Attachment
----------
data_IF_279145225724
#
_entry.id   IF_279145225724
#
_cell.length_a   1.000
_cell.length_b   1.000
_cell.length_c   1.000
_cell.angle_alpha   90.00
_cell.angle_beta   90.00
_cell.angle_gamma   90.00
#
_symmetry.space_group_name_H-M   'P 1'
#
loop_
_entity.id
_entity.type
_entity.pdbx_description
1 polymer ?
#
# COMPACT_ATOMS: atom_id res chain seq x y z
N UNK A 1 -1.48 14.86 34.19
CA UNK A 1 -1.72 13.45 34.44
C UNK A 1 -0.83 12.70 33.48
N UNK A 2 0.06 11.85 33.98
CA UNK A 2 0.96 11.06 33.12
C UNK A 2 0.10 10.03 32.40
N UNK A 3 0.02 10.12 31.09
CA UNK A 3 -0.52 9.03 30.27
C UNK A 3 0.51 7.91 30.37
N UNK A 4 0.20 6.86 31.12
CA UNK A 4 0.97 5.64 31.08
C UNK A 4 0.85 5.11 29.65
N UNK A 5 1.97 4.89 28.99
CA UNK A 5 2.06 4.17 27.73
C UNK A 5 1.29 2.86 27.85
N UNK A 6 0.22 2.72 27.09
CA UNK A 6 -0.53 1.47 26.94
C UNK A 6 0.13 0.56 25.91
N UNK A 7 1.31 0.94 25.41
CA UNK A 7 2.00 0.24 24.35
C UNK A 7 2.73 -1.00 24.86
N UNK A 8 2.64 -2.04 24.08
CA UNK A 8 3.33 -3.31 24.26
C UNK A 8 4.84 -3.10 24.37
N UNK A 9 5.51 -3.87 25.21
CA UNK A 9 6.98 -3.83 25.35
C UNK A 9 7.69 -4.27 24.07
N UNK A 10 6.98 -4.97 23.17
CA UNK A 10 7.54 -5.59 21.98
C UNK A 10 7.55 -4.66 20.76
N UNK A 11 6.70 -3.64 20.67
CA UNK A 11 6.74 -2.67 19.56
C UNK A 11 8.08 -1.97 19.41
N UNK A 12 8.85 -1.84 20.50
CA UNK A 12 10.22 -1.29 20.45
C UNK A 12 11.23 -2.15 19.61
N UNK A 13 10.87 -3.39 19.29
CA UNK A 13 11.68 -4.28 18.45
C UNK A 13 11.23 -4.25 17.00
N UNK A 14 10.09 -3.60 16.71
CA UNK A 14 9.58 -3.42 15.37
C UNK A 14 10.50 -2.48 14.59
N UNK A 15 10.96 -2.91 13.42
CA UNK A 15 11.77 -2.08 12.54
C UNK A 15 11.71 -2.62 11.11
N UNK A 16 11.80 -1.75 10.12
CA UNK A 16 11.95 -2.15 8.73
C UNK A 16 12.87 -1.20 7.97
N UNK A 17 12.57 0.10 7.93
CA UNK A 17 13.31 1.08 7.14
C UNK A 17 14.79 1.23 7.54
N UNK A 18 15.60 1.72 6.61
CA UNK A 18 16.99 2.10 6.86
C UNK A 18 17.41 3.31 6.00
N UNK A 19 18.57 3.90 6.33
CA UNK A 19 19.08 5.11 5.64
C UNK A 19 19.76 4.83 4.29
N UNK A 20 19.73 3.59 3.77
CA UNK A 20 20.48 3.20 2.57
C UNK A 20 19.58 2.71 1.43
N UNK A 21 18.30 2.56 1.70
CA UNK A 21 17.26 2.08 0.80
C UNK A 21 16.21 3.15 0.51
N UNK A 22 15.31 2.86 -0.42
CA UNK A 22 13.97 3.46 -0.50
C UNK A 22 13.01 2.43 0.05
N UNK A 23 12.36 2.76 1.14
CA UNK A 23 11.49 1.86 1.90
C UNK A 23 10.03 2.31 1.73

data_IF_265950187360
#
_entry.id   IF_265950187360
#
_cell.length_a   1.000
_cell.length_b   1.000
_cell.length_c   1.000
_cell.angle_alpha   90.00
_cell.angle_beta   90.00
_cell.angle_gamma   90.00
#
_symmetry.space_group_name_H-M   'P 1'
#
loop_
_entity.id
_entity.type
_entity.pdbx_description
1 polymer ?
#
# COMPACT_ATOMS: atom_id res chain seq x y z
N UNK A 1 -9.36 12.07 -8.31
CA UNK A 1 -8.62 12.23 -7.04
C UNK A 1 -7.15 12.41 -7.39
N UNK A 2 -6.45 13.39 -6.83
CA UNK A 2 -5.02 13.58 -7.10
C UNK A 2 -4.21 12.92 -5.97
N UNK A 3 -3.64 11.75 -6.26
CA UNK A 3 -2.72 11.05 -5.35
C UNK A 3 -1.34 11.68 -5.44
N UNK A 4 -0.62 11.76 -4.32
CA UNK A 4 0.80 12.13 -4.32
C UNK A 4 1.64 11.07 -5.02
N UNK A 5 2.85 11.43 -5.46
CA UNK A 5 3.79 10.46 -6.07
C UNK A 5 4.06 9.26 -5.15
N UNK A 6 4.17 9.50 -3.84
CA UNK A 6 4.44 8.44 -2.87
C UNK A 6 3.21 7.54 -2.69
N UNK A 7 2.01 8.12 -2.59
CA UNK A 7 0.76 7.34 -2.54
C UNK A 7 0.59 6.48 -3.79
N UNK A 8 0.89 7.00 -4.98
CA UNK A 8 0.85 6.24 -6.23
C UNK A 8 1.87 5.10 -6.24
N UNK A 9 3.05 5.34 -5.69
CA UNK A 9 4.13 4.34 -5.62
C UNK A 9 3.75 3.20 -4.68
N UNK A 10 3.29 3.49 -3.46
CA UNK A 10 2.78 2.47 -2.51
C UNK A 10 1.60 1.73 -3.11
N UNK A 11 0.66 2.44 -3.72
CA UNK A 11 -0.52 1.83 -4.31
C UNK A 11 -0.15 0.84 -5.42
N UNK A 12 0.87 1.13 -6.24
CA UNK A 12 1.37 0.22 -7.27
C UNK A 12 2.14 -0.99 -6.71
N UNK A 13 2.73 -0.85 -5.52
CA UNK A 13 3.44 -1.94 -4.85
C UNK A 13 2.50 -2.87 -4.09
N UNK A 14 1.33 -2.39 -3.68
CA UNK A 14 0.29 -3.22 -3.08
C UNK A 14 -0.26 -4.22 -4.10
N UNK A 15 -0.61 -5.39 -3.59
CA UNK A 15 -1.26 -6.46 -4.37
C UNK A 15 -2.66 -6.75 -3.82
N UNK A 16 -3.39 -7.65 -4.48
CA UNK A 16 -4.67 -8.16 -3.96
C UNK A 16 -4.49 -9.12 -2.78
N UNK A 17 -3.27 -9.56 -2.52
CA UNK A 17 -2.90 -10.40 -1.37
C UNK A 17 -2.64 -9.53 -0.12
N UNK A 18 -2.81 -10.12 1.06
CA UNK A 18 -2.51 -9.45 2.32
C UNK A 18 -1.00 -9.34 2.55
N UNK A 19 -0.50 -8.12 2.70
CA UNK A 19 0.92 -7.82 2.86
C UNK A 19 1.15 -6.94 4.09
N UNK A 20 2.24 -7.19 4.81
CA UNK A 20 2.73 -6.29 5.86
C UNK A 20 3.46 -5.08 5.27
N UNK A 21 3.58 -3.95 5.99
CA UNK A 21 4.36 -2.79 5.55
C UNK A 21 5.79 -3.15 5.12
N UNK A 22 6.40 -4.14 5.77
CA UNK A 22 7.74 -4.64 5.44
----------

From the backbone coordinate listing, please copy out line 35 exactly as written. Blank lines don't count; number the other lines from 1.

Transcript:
C UNK A 5 1.29 2.86 27.85